Kiriloff is disgusted by the other man's histrionics: "my child lies dead, my wife in despair is left alone in a great house. I myself can hardly stand on my feet, for three nights I have not slept. What is this?" The two men continue at emotional cross-purposes, seeing nothing in each other's grief; only focusing on their own as they trade insults. At the end of the story, the narrator says: "time will pass; the sorrow of Kiriloff will pass away also, but this conviction - unjust, unworthy of a human heart - will never pass away, and will remain with the doctor to the day of his death?" The conviction concerns his belief that "he condemned Abogin and his wife, Paptchinski, and all that class of persons who live in a rosy twilight and smell of perfumes; all the way he hated and despised them to the point of torture; and his mind was full of unshakeable convictions as to the worthlessness of such people." What is it exactly in them that he is condemning? Putting aside that Abogin and his wife are people from a wealthy class, we can look at the different nature of these two tragedies. The doctor has lost his only begotten son, and will be unlikely to have another, Abogin has lost his wife. But he hasn't lost her to death but by being cuckolded. For others it might be a source of amusement, and in time could even be viewed by Abogin himself as a minor event in his life. He could meet another beautiful woman and feel relieved that he is no longer married; he might in time see what a treacherous individual she was and be relieved that she has gone. Time can heal certain wounds in a way that makes us see the importance of perspective. But can we imagine a temporal angle upon which Kiriloff can look back with amusement on the death of his son? We think not, and this is partly what the narrator must mean when saying this conviction will remain with the doctor. Perhaps adding to it will of course be the notion that Abogin sets his tragedy up alongside Kiriloff's, and expects the doctor to come to his aid when the doctor is recovering from his own loss. If, in the hierarchy of tragedy, Kiriloff's is far greater; in the hierarchy of status, Abogin trumps the doctor. During the argument, Abogin says, "there you have the money for your visit!...You are paid." Kiriloff replies, as he sweeps the notes to the floor, "for insults money is not the payment." The narrator states that "in each was fully expressed the egoism of the unfortunate, egotistical, angry, unjust, and heartless are even less than stupid men capable of understanding one another. For misfortune does not unite, but severs."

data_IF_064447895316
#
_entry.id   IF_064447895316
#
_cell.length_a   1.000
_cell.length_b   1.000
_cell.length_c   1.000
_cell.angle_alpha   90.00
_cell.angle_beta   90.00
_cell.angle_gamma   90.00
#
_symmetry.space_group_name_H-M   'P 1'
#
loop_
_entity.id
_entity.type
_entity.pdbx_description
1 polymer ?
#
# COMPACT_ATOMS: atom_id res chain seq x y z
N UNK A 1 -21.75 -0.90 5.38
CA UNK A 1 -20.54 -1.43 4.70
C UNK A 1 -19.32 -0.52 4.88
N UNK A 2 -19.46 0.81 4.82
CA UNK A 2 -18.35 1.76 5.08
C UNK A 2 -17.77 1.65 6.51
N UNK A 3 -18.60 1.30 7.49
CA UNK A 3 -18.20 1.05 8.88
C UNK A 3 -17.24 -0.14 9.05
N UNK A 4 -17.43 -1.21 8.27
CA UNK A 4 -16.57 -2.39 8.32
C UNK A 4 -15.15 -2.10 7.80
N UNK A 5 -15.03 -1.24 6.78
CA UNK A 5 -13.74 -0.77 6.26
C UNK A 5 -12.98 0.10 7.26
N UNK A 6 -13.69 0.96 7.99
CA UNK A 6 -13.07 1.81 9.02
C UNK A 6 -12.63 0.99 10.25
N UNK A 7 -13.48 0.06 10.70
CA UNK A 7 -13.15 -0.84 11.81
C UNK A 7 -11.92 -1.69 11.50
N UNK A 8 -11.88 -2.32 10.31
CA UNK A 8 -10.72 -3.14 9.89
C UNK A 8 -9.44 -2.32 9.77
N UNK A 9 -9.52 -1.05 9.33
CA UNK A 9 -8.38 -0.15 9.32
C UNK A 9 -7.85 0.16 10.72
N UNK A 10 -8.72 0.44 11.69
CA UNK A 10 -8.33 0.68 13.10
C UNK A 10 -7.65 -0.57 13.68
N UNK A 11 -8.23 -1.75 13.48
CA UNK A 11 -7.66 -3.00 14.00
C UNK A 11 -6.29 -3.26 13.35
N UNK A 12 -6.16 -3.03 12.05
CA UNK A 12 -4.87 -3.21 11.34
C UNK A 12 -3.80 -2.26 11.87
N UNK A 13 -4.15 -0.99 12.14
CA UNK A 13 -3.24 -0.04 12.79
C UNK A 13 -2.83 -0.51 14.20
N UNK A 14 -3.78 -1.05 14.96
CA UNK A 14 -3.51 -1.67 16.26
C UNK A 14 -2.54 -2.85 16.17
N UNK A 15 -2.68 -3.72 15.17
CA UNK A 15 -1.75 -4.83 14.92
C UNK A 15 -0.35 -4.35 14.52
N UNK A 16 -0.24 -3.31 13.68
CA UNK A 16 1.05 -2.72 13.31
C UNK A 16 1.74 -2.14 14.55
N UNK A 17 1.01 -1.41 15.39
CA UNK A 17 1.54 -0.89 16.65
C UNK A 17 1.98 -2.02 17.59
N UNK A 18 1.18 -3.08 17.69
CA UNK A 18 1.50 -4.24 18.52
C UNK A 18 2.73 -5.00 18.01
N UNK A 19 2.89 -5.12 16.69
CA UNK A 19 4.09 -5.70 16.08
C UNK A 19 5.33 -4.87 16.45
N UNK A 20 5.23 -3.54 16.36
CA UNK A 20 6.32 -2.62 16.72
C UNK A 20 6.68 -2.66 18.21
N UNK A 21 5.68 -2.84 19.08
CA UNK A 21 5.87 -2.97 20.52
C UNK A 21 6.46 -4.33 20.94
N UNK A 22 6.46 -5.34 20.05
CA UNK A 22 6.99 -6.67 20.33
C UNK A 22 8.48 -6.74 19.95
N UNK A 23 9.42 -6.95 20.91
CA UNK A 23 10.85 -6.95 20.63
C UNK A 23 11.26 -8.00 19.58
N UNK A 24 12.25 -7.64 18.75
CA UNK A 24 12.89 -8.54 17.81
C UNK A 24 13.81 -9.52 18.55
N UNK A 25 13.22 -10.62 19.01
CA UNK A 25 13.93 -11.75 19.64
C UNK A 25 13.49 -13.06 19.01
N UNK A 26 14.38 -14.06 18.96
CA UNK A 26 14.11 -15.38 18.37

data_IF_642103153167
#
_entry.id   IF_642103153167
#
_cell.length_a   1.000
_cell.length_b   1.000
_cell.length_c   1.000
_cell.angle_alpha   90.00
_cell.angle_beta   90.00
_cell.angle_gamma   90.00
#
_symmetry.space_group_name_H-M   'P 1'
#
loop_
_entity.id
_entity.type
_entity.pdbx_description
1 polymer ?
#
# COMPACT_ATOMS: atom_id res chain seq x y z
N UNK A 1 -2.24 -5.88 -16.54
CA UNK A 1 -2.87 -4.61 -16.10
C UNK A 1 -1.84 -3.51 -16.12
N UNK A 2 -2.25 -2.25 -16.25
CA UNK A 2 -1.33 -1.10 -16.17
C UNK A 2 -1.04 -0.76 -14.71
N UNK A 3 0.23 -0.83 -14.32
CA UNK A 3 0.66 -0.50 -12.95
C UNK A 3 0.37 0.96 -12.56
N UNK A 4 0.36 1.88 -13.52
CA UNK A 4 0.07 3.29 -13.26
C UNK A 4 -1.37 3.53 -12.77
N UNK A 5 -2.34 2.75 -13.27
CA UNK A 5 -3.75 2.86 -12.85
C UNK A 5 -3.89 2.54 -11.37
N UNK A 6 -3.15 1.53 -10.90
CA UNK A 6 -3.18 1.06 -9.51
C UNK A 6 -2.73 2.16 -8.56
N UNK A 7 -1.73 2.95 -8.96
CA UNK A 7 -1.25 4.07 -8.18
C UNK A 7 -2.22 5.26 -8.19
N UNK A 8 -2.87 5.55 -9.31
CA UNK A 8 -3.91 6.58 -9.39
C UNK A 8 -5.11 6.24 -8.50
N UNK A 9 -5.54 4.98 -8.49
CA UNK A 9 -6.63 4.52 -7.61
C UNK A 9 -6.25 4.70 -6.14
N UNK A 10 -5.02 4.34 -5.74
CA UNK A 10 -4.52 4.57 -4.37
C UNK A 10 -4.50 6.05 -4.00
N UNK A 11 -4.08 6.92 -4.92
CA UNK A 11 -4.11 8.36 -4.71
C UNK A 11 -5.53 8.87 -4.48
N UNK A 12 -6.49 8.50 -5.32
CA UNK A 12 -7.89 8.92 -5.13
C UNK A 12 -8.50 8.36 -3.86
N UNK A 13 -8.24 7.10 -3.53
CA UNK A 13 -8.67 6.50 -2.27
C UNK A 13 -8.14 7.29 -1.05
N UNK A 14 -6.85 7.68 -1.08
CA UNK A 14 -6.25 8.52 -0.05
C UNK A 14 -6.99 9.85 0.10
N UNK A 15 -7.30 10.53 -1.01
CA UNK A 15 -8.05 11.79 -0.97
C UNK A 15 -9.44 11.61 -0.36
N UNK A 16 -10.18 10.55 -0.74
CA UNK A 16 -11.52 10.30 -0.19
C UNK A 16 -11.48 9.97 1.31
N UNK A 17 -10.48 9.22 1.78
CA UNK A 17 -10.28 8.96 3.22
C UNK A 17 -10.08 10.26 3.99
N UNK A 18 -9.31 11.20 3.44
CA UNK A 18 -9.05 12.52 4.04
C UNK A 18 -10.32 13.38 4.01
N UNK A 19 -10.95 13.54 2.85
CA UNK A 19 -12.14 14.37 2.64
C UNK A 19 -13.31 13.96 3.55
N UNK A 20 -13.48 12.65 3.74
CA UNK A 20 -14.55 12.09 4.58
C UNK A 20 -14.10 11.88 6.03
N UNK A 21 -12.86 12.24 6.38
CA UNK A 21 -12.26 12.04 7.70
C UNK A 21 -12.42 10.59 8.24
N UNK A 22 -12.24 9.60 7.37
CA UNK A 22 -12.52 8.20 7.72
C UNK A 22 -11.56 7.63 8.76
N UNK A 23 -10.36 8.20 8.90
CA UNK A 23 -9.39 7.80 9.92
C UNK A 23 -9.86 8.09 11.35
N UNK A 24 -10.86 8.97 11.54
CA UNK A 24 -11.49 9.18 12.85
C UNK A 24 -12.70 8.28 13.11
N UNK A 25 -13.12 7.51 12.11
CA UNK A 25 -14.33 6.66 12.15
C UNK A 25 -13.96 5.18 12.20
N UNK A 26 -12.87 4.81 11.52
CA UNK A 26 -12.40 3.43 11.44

Perhaps one reason why it severs in this instance rests on the different nature of their misfortunes. While it is the case that some people never really recover from a wound to their pride (Boldwood in Far From the Madding Crowd comes to mind), the loss of a child would seem a tragedy of far greater magnitude. If someone might be inclined to say to a man whose wife has left them that it is time for them to get over it, the same remark in relation to a lost offspring could appear callous. Time does make a difference: these men are joined in tragedy, but one tragic event has what we might call a much shorter temporal life than the other tragedy. When the narrator says Kiriloff's conviction is unjust and unworthy of a human heart, we wouldn't disagree, but we can understand why he might see the wealthy Abogin as unworthy of pity quite as he himself might deserve it. This isn't the thought only of a selfish man. The weight of time is reflected in this thought: he has gone to help someone whose wife hasn't been ill at all. Of course Abogin is distraught, but he has strictly speaking, wasted the doctor's time. After Abogin tells the doctor what has happened, Kiriloff talks about his wife in despair and his son lying dead. What is this man's cuckolding next to his great loss, and should we not see the story's title as a little ironic: that these tragedies do not deserve to be on the same titular plane? Yet the narrator insists that Kiriloff's thoughts at the end are unworthy of a human heart. From one perspective, from the instantaneous nature of pain, all pain is perhaps equal - but from a temporal perspective it is not. It is something of this temp-morality that we might feel in reading the story.